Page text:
1 recipe pickling spice (below), 2 T reserved
1 1/2 c. meat cure mixture
1/2 c. sugar
3 quarts water
1 5lb brisket

3 quarts water
remaining pickling spice
2 carrots
2 celery stalks
1 bottle or can of Guinness Extra Stout (not sponsored)
salt to taste


Place the pickling spice (except 2 tablespoons) in a large pot with sugar, meat cure mixture, and water. Bring to a simmer to dissolve sugar and salt, then let cool completely.

When solution is cooled, add it to a large container or oven bag with brisket and keep submerged using a plate or weights. Place in the refrigerator and let cure for 48 hours, turning occasionally.

When ready to cook, drain curing liquid and rinse brisket. Place cured brisket in a large pot and add water, reserved pickling spice, carrots, celery, and Guinness. Bring to medium-high heat and let simmer for 45-55 minutes per pound. Add water as needed. Taste 3/4 of the way through cooking and adjust salt as needed.


For the Cabbage:

1 large head green cabbage
1/4 c. butter
scant teaspoon garlic powder
salt to taste
1/2 t. fennel seeds


Preheat oven to 400 F. Slice cabbage head into wedges (about eight), and place on a baking tray. In a small bowl, melt butter and add garlic powder and salt. Use a pastry brush to create an even layer of the butter mixture on both sides of each cabbage wedge. Sprinkle with fennel seeds. Roast 25-30 minutes or until outer leaves are browned and inner leaves are tender. Serve hot.


For the Honey Carrots:

1-2 lbs table carrots, peeled and washed
1/4 c. butter
1 T honey
1/2 t. cinnamon
1/4 t. grated nutmeg
salt to taste


Preheat oven to 400 F. Place carrots on a baking tray, not touching. In a small bowl, melt butter and honey, then add salt to taste. Brush butter mixture onto carrots, being sure to go over all sides. Sprinkle with cinnamon and nutmeg, then roast about 35 minutes or until browned and very tender. Serve hot.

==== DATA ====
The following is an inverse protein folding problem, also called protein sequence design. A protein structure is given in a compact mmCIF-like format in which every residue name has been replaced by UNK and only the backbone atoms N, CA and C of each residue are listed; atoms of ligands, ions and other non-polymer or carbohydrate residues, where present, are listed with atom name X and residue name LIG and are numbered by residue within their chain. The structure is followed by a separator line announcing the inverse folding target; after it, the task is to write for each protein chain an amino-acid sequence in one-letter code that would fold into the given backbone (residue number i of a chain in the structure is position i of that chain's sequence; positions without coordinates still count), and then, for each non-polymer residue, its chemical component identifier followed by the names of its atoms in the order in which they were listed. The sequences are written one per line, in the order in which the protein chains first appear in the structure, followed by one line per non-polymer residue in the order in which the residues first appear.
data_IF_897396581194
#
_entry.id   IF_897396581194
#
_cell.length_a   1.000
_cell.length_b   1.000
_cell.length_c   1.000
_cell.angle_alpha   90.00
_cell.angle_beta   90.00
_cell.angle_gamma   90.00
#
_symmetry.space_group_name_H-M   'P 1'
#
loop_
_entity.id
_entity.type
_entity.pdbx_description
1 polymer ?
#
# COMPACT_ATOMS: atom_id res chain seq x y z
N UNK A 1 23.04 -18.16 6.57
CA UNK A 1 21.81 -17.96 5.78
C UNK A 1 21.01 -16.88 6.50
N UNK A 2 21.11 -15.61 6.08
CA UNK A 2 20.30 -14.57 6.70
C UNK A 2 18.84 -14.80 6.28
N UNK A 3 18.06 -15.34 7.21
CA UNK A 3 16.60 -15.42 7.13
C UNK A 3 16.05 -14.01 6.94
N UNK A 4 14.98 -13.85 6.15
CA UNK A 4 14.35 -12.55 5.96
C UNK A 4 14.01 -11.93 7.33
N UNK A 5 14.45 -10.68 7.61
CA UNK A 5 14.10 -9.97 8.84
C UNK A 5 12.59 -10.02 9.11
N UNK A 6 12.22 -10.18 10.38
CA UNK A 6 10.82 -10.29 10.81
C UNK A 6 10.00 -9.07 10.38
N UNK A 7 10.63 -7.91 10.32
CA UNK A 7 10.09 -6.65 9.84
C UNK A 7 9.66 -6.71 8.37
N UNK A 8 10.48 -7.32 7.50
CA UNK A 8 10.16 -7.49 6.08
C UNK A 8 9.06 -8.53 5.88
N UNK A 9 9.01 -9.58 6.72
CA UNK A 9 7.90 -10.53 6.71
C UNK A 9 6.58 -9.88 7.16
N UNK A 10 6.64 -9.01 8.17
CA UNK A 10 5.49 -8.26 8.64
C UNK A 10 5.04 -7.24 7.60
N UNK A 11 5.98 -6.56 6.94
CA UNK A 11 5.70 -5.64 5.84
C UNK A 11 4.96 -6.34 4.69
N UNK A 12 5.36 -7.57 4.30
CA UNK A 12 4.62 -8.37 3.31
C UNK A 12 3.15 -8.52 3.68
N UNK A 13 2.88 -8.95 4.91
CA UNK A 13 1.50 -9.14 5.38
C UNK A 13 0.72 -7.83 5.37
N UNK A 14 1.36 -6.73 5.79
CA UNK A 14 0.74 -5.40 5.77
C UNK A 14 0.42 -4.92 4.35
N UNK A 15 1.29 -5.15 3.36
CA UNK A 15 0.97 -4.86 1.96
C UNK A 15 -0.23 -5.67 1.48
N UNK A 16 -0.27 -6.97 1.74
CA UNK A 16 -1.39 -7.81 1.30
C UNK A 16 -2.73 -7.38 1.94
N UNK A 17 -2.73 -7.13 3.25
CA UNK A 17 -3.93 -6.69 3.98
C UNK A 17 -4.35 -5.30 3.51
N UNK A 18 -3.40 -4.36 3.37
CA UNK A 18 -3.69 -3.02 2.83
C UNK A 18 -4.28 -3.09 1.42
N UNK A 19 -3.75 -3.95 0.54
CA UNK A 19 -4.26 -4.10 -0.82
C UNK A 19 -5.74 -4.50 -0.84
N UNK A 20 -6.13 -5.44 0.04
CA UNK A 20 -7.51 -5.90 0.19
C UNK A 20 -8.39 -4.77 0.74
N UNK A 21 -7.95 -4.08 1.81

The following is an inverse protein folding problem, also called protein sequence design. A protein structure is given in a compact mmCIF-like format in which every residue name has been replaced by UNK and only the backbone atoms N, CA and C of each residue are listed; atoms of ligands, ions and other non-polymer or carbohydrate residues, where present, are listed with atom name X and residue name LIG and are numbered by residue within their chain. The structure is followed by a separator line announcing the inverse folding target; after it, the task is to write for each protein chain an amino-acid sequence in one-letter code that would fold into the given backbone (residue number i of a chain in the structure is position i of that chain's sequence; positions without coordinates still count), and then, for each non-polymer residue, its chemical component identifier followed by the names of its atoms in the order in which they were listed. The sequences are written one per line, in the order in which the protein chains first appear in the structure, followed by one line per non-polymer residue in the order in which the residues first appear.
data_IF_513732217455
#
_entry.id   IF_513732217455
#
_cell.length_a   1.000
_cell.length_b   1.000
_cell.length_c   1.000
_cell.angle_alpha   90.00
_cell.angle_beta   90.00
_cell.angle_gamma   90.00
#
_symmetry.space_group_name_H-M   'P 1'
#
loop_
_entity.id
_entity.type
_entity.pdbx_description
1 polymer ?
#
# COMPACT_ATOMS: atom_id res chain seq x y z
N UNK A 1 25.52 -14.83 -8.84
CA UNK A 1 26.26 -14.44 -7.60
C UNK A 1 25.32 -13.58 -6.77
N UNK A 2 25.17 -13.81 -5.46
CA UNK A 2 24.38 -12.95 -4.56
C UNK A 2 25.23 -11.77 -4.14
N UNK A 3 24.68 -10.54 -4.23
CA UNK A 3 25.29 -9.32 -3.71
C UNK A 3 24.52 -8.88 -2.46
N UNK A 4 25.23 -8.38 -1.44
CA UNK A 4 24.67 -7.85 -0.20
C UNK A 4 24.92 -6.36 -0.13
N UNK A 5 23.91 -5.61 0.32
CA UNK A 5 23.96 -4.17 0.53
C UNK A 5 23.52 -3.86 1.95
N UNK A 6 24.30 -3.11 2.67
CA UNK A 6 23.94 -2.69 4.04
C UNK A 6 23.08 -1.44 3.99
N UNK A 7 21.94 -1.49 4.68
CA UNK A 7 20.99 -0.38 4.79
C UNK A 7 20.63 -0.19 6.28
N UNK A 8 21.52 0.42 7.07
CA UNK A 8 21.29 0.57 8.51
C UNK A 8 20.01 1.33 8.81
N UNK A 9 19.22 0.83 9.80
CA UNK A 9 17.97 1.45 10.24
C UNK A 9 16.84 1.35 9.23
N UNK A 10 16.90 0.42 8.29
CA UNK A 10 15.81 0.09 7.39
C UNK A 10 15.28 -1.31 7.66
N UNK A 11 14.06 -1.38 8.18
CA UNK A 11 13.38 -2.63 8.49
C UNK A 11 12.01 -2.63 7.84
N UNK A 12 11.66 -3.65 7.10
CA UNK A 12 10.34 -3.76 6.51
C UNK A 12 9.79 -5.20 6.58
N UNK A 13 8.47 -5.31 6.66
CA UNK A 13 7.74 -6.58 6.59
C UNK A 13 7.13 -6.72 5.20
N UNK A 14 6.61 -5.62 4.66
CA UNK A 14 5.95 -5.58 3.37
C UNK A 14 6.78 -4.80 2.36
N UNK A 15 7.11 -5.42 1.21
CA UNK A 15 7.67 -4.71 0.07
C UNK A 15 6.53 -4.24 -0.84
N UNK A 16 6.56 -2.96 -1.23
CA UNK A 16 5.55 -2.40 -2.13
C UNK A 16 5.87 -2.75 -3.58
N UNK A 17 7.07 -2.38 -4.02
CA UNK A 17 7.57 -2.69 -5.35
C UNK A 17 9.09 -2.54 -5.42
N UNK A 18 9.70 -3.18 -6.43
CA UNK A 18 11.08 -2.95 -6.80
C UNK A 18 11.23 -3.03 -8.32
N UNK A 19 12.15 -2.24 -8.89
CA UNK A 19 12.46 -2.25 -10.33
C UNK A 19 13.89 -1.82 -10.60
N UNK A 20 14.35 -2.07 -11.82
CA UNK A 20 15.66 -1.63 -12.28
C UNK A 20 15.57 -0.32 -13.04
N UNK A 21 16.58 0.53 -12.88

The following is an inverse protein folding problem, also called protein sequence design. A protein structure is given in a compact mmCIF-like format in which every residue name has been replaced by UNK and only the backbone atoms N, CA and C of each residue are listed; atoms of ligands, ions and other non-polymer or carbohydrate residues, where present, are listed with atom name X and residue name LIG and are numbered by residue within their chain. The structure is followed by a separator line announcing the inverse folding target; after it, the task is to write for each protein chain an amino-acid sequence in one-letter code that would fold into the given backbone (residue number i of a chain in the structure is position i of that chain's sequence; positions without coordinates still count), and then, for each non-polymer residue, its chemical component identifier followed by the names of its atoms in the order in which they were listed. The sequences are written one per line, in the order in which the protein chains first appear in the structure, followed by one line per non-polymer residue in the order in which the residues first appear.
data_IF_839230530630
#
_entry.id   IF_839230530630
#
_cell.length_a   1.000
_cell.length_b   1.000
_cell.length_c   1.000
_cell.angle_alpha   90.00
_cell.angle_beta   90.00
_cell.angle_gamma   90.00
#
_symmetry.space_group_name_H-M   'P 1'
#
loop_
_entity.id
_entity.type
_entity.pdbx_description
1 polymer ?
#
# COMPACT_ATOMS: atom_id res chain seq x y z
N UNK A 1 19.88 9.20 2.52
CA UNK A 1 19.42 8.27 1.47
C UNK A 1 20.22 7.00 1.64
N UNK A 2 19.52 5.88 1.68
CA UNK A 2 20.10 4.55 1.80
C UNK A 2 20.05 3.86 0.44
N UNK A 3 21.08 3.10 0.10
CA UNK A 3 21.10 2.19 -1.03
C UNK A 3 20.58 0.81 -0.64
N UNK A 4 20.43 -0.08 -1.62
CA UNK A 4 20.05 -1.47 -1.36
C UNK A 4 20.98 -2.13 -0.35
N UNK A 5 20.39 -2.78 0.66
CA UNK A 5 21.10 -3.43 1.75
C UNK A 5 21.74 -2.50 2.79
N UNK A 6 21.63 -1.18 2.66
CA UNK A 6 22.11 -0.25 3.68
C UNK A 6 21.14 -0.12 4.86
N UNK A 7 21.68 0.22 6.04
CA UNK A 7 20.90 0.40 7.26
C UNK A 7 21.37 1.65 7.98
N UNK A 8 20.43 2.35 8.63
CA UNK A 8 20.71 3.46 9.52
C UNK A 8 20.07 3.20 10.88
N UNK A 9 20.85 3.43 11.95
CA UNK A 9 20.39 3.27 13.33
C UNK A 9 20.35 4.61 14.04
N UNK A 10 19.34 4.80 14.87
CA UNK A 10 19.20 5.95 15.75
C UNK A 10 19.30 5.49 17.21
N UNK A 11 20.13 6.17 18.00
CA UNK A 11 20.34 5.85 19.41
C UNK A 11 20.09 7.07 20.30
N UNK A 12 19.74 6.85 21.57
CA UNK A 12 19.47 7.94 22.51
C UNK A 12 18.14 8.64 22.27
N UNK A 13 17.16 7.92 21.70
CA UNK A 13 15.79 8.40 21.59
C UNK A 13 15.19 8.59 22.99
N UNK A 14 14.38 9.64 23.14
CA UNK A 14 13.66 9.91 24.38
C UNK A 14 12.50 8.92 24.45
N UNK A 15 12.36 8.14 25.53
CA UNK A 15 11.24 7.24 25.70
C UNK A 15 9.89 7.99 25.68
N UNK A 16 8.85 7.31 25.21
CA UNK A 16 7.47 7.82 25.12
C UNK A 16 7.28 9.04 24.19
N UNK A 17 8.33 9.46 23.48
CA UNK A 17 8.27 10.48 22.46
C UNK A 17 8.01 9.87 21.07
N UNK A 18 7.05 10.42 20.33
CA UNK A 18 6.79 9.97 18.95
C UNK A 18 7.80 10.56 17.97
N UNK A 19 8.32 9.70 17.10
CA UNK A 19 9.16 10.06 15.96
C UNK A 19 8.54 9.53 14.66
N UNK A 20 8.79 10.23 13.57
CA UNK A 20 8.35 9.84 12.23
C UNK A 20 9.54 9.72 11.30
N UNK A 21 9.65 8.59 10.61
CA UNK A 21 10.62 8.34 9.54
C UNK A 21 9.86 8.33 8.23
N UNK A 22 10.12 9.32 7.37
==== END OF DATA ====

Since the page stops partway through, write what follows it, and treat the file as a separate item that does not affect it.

For the Savory Bacon Mash:

3 lbs red potatoes
1/4 c. butter
3/4 c. heavy cream (or sour cream for a lighter version)
1 t. garlic powder
approx 1 c. green onions, chopped finely
1 c. cooked bacon, crumbled
salt to taste


Wash potatoes and chop into 1/2 in. cubes, peels on. Place in a large pot and cover with water. Bring to a boil and let cook on a high simmer until extremely tender. Drain water and add butter. When butter begins to melt, add garlic powder and 1 teaspoon salt, then mash to desired consistency. Add green onions and bacon, then taste and adjust salt as needed. Stir to combine, and serve hot.


Pickling Spice for Corned Beef


1 t. coriander seeds (rounded teaspoon, goes for all ingredients except ginger, cinnamon, and bay leaves)
cinnamon stick
1 t. mustard seeds
1 t. peppercorns
a 1 in. knob of ginger, washed
1 t. whole cloves
1 t. allspice berries
5 bay leaves
1 t. red pepper flakes
1 t. juniper berries



Add coriander, mustard seeds, peppercorns, cloves, and allspice berries to a skillet, then bring to heat until seeds being to pop. Remove from heat and let cool. If storing for future use, add remaining ingredients now (do not use fresh ginger), then seal in a container. If using immediately, take toasted spices and use a mortar and pestle to crush slightly. Add remaining ingredients and use in curing brine.